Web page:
And that was just what they did. They dressed up a white goose in a bride's clothes, but no sooner had the matchmakers gone off with it than a cuckoo-bird sitting in a birch-tree called out after them:
The grass snakes flew into a rage, they threw out the goose, came back and demanded to be given the true bride. And Spruce's parents, at their old neighbour's advice, dressed a white ewe in bridal clothes and gave it to them.
But as the grass snakes started on their way the cuckoo-bird called out again:
The grass snakes turned back, hissing with rage, and demanded to be given the true bride.
They were given a white calf this time, but the cuckoo-bird having warned them again, came back angrier than ever and threatened Spruce's parents with droughts and floods and hunger if they failed to keep their word.
Her mother and father and her sisters and brothers wept over Spruce but as there was nothing to be done they dressed her up in bridal clothes and gave her to the grass snakes. Off went Spruce with the grass snakes, and the cuckoo-bird called out:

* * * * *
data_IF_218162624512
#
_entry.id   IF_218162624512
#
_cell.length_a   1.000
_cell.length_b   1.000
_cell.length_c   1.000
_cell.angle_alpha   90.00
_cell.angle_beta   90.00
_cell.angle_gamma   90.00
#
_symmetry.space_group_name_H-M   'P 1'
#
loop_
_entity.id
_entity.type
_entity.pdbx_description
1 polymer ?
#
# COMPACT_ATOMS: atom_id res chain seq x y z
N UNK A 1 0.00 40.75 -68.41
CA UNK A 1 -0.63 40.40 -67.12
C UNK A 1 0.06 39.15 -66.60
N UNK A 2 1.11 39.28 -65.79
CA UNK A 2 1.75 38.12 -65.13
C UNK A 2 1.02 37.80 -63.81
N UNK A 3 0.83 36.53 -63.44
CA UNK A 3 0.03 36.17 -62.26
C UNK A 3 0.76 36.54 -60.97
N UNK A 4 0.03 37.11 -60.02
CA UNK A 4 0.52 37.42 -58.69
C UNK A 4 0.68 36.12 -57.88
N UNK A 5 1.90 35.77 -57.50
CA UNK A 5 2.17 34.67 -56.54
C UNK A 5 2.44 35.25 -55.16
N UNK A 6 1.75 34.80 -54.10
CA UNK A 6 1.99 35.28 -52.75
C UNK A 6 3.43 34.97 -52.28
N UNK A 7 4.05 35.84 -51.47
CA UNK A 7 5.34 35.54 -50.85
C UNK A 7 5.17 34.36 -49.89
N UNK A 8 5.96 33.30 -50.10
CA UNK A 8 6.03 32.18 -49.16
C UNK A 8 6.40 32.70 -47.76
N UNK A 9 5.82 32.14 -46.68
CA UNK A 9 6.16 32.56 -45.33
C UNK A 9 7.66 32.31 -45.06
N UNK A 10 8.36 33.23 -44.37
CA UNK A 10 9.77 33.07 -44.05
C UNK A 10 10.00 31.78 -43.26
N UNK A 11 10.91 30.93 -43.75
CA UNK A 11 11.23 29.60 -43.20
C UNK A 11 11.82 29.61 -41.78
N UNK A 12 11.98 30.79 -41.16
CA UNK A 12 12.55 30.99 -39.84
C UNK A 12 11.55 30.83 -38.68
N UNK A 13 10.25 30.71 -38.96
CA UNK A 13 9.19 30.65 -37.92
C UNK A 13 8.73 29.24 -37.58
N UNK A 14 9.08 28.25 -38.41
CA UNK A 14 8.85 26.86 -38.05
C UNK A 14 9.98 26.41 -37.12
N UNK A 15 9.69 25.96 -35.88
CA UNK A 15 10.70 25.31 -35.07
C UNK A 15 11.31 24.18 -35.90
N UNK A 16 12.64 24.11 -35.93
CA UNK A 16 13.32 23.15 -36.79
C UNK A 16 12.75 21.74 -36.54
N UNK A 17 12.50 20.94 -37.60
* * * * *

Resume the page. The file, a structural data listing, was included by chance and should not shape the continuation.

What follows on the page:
"Make haste and get home
On went Spruce and her escorts and at last they came to the shore of the sea. There a handsome youth met them and told Spruce that he was the very same grass snake that she had found in the sleeve of her shift.
They made off at once for the nearest island and descended to the bottom of the sea where stood a rich palace. It was there they were married and held their wedding, and they drank and feasted and danced for three whole weeks.
The palace was filled with many lovely things and Spruce felt gay and happy there. A peace descended on her heart and as the days went by she forgot her parents and her old home.
Nine years passed, and Spruce now had four children - three sons, Oak, Ash and Birch, and a daughter, the youngest of the four, whom she named Little Aspen.
One day Spruce's oldest son, who had been running about and playing pranks, began asking his mother where her parents were.
"Where do they live, mother?" asked he. "I would so like to pay them a visit!"